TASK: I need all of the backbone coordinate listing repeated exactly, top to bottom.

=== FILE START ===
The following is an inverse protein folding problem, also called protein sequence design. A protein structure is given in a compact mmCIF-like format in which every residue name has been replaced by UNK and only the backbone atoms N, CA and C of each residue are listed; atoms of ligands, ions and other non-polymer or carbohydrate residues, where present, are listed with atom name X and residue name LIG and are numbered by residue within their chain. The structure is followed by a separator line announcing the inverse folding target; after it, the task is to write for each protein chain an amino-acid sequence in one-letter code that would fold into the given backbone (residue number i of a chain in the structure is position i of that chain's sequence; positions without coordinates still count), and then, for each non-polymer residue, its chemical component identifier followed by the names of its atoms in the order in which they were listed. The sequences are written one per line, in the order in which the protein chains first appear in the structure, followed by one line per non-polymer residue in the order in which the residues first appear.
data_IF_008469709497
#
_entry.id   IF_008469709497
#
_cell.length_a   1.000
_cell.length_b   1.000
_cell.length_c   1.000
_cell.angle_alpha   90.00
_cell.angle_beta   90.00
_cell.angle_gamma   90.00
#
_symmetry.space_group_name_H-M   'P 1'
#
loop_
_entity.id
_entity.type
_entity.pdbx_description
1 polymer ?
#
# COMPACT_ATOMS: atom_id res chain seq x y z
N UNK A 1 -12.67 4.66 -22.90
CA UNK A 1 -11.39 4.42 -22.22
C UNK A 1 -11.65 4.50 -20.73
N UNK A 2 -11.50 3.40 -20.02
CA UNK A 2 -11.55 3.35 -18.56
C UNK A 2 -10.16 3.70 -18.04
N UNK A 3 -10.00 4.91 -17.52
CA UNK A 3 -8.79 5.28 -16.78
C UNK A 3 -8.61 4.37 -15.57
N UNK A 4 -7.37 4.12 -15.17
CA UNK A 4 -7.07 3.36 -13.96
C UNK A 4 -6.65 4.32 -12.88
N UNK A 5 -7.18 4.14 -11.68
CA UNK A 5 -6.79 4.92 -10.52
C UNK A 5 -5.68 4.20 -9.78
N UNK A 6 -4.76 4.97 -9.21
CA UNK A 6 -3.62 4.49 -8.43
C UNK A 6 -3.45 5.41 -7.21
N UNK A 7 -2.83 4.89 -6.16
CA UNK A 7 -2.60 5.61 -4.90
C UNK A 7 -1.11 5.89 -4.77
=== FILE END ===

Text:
The following is an inverse protein folding problem, also called protein sequence design. A protein structure is given in a compact mmCIF-like format in which every residue name has been replaced by UNK and only the backbone atoms N, CA and C of each residue are listed; atoms of ligands, ions and other non-polymer or carbohydrate residues, where present, are listed with atom name X and residue name LIG and are numbered by residue within their chain. The structure is followed by a separator line announcing the inverse folding target; after it, the task is to write for each protein chain an amino-acid sequence in one-letter code that would fold into the given backbone (residue number i of a chain in the structure is position i of that chain's sequence; positions without coordinates still count), and then, for each non-polymer residue, its chemical component identifier followed by the names of its atoms in the order in which they were listed. The sequences are written one per line, in the order in which the protein chains first appear in the structure, followed by one line per non-polymer residue in the order in which the residues first appear.
data_IF_008469709497
#
_entry.id   IF_008469709497
#
_cell.length_a   1.000
_cell.length_b   1.000
_cell.length_c   1.000
_cell.angle_alpha   90.00
_cell.angle_beta   90.00
_cell.angle_gamma   90.00
#
_symmetry.space_group_name_H-M   'P 1'
#
loop_
_entity.id
_entity.type
_entity.pdbx_description
1 polymer ?
#
# COMPACT_ATOMS: atom_id res chain seq x y z
N UNK A 1 -12.67 4.66 -22.90
CA UNK A 1 -11.39 4.42 -22.22
C UNK A 1 -11.65 4.50 -20.73
N UNK A 2 -11.50 3.40 -20.02
CA UNK A 2 -11.55 3.35 -18.56
C UNK A 2 -10.16 3.70 -18.04
N UNK A 3 -10.00 4.91 -17.52
CA UNK A 3 -8.79 5.28 -16.78
C UNK A 3 -8.61 4.37 -15.57
N UNK A 4 -7.37 4.12 -15.17
CA UNK A 4 -7.07 3.36 -13.96
C UNK A 4 -6.65 4.32 -12.88
N UNK A 5 -7.18 4.14 -11.68
CA UNK A 5 -6.79 4.92 -10.52
C UNK A 5 -5.68 4.20 -9.78
N UNK A 6 -4.76 4.97 -9.21
CA UNK A 6 -3.62 4.49 -8.43
C UNK A 6 -3.45 5.41 -7.21
N UNK A 7 -2.83 4.89 -6.16
CA UNK A 7 -2.60 5.61 -4.90
C UNK A 7 -1.11 5.89 -4.77